RewriteCond in .htaccess with negated regex condition doesn't work?

Question!

I'm trying to prevent, in this case WordPress, from rewriting certain URLs. In this case I'm trying to prevent it from ever handling a request in the uploads directory, and instead leave those to the server's 404 page. So I'm assuming it's as simple as adding the rule:

RewriteCond %{REQUEST_URI} !^/wp-content/uploads/

This rule should evaluate to false and make the chain of rules fail for those requests, thus stopping the rewrite. But no... Perhaps I need to match the cover the full string in my expression?

RewriteCond %{REQUEST_URI} !^/wp-content/uploads/.*$

Nope, that's not it either. So after scratching my head I do a check of sanity. Perhaps something is wrong with the actual pattern. So I make a simple test case.

RewriteCond %{REQUEST_URI} ^/xyz/$

In this case, the rewrite happens if and only if the requested URL is /xyz/ and shows the server's 404 page for any other page. This is exactly what I expected. So I'll just stick in a ! to negate that pattern.

RewriteCond %{REQUEST_URI} !^/xyz/$

Now I'm expecting to see the exact opposite of the above condition. The rewrite should not happen for /xyz/ but for every other possible URL. Instead, the rewrite happens for every URL, both /xyz/ and others.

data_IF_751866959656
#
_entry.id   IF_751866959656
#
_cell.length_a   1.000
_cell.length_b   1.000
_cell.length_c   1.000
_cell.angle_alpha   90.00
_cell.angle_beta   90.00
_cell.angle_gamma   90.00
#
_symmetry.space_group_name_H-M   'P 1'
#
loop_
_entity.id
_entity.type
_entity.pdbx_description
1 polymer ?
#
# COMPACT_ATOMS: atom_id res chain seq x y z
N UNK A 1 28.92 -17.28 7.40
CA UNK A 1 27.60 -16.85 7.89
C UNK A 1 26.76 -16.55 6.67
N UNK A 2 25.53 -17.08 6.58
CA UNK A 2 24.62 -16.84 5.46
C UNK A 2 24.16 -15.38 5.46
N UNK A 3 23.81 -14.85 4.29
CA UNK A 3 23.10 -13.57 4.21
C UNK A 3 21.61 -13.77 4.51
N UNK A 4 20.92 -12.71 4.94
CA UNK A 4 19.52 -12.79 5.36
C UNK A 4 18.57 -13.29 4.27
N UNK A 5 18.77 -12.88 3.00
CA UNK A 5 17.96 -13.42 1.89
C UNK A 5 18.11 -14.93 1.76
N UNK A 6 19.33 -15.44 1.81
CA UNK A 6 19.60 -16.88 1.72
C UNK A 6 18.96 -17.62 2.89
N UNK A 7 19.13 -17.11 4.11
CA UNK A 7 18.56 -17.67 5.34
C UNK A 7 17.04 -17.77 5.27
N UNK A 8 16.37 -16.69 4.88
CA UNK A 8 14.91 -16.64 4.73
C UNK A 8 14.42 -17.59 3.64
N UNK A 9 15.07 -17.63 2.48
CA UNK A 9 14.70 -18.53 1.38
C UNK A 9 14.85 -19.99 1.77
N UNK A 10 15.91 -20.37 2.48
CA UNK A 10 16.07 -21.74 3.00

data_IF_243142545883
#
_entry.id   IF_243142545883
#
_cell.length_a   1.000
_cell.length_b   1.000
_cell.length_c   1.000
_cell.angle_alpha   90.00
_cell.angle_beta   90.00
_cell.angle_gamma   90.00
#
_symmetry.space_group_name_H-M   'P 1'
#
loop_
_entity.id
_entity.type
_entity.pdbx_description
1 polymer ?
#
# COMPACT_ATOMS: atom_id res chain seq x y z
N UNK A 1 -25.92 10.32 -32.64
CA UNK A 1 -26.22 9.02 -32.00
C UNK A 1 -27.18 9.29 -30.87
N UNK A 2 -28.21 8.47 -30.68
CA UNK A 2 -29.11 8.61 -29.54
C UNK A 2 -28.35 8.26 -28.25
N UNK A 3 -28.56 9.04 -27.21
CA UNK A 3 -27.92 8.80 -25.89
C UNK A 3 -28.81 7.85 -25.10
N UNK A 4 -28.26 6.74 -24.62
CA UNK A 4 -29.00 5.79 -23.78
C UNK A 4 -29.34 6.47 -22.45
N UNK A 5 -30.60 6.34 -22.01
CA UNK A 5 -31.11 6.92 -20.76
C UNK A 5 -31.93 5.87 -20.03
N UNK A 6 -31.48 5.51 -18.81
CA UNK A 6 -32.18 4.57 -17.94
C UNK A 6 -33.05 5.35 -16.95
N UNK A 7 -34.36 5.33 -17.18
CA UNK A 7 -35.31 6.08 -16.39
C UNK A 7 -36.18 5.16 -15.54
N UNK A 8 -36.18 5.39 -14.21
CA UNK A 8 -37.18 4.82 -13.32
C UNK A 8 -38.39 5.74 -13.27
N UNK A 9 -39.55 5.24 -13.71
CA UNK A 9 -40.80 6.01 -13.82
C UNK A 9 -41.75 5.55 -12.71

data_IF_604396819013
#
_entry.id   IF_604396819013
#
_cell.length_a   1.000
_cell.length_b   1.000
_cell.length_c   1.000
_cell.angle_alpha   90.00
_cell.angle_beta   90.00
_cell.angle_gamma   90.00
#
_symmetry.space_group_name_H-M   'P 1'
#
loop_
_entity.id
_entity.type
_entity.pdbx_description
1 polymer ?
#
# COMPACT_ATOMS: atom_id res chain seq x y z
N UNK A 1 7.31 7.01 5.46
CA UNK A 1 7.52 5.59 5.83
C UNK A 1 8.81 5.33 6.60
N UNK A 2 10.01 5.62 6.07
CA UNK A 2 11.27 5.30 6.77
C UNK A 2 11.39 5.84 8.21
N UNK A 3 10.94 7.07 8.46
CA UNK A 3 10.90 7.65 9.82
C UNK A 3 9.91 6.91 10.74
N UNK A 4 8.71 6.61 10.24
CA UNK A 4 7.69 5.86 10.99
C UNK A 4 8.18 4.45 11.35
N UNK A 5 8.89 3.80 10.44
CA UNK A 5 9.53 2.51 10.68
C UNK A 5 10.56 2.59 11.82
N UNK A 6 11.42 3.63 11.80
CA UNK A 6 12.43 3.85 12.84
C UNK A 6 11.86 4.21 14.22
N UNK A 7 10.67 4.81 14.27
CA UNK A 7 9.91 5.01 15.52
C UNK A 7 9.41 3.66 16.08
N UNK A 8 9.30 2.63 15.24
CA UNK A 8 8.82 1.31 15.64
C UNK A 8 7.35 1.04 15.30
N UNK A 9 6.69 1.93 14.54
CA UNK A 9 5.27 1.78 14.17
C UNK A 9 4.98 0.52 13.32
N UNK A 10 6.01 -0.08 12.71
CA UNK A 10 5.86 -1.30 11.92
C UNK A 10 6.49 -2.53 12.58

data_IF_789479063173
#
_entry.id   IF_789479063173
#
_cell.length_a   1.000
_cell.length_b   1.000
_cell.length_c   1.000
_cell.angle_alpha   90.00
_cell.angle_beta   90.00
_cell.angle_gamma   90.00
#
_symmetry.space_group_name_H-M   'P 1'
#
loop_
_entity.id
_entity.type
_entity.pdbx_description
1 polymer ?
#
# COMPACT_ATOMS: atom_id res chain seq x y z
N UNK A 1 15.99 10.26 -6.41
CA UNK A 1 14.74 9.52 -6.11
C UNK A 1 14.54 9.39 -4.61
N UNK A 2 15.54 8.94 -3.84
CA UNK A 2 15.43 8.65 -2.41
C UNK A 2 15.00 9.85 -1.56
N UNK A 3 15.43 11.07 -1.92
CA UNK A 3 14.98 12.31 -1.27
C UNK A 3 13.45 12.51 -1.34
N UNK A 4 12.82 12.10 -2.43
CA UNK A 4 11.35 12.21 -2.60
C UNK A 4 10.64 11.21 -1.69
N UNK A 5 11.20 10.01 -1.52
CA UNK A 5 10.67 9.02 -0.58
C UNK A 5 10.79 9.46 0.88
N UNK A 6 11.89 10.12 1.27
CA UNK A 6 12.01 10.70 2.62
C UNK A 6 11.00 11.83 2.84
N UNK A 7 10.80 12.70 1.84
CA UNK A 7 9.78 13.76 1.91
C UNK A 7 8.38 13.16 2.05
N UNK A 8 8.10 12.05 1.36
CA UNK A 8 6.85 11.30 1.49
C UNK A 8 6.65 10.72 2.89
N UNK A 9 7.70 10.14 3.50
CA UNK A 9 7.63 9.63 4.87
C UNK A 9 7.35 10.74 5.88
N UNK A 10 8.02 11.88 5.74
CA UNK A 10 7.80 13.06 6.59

So, either the use of negated regexes in RewriteConds is broken in Apache, or there's something fundamental I don't understand about it. Which one is it?

The server is Apache2.

The file in its entirety:

<IfModule mod_rewrite.c>
RewriteEngine On

RewriteBase /
RewriteRule ^index\.php$ - [L]

RewriteCond %{REQUEST_FILENAME} !-f
RewriteCond %{REQUEST_FILENAME} !-d
RewriteCond %{REQUEST_URI} !^/wp-content/uploads/
RewriteRule . /index.php [L]
</IfModule>

WordPress's default file plus my rule.

By : nitro2k01


Answers

If /wp-content/uploads/ is really the prefix of the requested URI path, your rule was supposed to work as expected.

But as it obviously doesn’t work, try not to match the path prefix of the full URI path but only the remaining path without the contextual per-directory path prefix, in case of the .htaccess file in the document root directory the URI path without the leading /:

RewriteCond $0 !^wp-content/uploads/
RewriteCond %{REQUEST_FILENAME} !-f
RewriteCond %{REQUEST_FILENAME} !-d
RewriteRule .  /index.php [L]

If that doesn’t work neither, it would certainly help to get some insight into mod_rewrite’s rewriting process by using its logging feature. So set RewriteLogLevel to a level of at least 4, make your request and take a look at the entries in the log file specified with RewriteLog. There you can see how mod_rewrite handles your request and with RewriteLogLevel greater or equal to 4 you will also see the values of variables like %{REQUEST_URI}.

By : Gumbo


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By: admin